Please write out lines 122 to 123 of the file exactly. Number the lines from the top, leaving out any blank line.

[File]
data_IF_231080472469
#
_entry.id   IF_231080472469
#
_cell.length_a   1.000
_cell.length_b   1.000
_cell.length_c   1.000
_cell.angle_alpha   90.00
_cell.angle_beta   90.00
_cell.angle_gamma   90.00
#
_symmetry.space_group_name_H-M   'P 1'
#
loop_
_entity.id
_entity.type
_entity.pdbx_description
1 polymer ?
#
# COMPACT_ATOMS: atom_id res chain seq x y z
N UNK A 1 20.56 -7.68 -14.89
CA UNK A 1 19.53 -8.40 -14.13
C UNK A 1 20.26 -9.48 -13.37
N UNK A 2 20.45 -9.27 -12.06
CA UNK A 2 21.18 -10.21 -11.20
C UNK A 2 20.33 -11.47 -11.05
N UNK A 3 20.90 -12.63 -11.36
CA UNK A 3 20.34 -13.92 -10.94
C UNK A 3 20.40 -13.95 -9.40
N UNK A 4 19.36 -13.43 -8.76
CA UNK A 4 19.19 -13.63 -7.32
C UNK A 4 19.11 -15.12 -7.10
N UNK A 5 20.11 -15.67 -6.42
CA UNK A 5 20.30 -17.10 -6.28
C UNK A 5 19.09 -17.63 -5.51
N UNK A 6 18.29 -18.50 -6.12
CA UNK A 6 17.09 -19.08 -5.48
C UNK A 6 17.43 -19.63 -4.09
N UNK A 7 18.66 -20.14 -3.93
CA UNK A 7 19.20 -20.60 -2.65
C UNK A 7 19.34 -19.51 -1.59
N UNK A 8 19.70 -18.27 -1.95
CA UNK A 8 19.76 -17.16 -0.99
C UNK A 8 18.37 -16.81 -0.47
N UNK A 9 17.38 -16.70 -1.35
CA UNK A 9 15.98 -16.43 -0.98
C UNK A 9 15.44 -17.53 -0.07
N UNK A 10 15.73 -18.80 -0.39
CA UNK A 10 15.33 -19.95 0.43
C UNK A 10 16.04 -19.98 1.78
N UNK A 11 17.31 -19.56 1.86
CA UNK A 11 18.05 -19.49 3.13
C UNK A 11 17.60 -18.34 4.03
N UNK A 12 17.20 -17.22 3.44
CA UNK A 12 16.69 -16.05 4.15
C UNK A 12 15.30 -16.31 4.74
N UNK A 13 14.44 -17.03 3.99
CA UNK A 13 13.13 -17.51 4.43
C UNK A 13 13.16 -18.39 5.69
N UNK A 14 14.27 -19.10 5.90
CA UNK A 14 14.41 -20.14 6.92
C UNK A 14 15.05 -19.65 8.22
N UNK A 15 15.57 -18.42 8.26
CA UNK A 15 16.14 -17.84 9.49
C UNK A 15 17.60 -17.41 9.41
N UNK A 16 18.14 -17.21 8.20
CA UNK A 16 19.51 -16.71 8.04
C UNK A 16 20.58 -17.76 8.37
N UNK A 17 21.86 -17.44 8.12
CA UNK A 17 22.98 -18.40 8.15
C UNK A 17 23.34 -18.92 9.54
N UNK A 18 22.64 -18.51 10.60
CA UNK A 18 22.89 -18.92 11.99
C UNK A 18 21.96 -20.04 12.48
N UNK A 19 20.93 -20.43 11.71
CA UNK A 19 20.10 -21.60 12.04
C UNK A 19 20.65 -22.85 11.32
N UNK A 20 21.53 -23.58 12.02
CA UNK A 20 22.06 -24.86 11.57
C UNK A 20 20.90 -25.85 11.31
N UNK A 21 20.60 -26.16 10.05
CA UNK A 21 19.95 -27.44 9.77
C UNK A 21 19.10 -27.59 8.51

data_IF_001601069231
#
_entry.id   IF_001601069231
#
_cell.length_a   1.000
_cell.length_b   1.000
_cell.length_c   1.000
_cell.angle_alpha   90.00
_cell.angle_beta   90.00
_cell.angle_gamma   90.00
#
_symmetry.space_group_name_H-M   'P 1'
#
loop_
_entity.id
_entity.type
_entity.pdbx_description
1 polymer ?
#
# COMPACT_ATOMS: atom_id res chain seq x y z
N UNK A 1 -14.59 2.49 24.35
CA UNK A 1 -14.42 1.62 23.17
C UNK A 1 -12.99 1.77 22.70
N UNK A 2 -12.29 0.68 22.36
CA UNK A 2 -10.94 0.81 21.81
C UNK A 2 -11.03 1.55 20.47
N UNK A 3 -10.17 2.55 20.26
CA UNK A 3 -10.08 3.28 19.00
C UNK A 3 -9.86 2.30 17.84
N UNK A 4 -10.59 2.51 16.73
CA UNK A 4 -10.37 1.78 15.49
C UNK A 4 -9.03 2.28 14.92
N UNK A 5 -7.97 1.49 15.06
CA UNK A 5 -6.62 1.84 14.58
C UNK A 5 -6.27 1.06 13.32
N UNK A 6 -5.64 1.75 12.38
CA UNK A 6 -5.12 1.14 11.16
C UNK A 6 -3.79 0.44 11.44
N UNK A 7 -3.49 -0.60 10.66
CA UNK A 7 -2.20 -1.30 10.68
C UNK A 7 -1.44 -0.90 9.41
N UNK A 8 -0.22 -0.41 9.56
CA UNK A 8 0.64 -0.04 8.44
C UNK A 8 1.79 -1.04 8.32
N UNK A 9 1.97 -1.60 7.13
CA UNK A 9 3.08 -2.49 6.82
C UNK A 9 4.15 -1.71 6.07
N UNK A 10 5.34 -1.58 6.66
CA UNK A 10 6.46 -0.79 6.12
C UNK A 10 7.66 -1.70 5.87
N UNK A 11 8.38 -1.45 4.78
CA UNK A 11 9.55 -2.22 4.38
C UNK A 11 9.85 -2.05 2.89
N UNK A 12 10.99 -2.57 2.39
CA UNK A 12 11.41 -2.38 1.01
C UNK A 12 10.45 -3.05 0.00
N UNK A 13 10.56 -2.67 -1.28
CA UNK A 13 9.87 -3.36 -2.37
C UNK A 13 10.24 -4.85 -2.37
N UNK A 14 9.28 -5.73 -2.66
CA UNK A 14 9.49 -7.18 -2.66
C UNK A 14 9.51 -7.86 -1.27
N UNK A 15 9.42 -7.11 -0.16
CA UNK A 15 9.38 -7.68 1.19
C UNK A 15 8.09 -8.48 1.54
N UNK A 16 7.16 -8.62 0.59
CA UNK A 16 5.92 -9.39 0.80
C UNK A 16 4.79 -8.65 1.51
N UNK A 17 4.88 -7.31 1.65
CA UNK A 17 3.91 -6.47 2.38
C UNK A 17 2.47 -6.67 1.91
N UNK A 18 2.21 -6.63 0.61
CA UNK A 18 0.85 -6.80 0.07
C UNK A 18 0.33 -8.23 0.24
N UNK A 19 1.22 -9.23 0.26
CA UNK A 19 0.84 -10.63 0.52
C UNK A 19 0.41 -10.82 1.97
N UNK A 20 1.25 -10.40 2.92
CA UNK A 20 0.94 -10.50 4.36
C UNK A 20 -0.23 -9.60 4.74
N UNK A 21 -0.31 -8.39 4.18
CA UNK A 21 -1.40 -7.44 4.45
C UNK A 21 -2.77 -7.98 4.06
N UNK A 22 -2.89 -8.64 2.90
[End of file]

N UNK A 7 -3.49 -0.60 10.66
CA UNK A 7 -2.20 -1.30 10.68